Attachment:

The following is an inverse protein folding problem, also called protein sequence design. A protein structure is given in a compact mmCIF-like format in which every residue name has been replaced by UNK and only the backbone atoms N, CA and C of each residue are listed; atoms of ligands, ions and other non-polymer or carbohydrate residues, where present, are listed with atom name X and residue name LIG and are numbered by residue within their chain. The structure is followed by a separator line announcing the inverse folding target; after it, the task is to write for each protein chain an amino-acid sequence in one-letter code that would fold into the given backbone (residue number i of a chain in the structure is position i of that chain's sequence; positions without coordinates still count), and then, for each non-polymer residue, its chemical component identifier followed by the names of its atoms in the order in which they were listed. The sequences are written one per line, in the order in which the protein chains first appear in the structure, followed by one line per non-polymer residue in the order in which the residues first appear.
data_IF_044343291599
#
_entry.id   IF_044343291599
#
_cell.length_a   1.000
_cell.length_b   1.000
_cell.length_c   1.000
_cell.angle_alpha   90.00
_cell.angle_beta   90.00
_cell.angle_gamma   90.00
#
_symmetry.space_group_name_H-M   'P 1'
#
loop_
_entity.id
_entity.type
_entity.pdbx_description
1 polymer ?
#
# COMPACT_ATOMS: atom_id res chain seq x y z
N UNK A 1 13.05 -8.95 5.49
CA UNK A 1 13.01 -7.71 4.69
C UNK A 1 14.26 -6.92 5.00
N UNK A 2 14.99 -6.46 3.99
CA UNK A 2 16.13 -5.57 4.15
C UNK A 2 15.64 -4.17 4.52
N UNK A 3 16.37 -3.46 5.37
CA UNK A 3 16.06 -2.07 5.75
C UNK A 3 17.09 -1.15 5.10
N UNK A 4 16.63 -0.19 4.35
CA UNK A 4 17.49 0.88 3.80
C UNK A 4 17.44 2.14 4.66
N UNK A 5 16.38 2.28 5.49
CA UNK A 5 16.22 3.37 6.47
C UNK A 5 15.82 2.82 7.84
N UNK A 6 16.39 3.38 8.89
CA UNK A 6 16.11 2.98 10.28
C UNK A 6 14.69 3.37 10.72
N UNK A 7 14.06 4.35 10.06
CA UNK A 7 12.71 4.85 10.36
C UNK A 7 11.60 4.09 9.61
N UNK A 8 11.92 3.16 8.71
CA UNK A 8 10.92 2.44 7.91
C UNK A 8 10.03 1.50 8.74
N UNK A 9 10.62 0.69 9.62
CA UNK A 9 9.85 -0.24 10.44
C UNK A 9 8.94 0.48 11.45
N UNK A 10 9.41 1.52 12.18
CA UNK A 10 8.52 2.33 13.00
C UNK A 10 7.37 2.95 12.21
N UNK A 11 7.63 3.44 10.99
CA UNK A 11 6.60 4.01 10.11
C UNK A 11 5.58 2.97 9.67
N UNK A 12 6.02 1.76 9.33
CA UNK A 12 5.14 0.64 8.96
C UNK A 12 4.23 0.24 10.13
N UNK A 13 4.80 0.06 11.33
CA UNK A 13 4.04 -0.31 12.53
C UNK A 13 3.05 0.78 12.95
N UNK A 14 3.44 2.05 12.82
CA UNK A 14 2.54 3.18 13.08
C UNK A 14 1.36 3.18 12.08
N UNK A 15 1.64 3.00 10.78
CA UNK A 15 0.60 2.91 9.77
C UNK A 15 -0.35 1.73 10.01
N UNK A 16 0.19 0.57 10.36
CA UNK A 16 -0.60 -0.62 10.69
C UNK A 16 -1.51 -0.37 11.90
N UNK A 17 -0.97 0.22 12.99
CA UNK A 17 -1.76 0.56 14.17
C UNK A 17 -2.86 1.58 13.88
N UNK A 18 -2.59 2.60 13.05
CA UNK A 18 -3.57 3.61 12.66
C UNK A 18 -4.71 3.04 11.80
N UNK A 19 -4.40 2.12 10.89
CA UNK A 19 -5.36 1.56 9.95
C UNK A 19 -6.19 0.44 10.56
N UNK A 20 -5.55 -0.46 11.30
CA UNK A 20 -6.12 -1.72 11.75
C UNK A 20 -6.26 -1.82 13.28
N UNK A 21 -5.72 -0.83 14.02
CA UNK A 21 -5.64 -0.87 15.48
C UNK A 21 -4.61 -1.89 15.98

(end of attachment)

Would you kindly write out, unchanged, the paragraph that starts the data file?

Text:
The following is an inverse protein folding problem, also called protein sequence design. A protein structure is given in a compact mmCIF-like format in which every residue name has been replaced by UNK and only the backbone atoms N, CA and C of each residue are listed; atoms of ligands, ions and other non-polymer or carbohydrate residues, where present, are listed with atom name X and residue name LIG and are numbered by residue within their chain. The structure is followed by a separator line announcing the inverse folding target; after it, the task is to write for each protein chain an amino-acid sequence in one-letter code that would fold into the given backbone (residue number i of a chain in the structure is position i of that chain's sequence; positions without coordinates still count), and then, for each non-polymer residue, its chemical component identifier followed by the names of its atoms in the order in which they were listed. The sequences are written one per line, in the order in which the protein chains first appear in the structure, followed by one line per non-polymer residue in the order in which the residues first appear.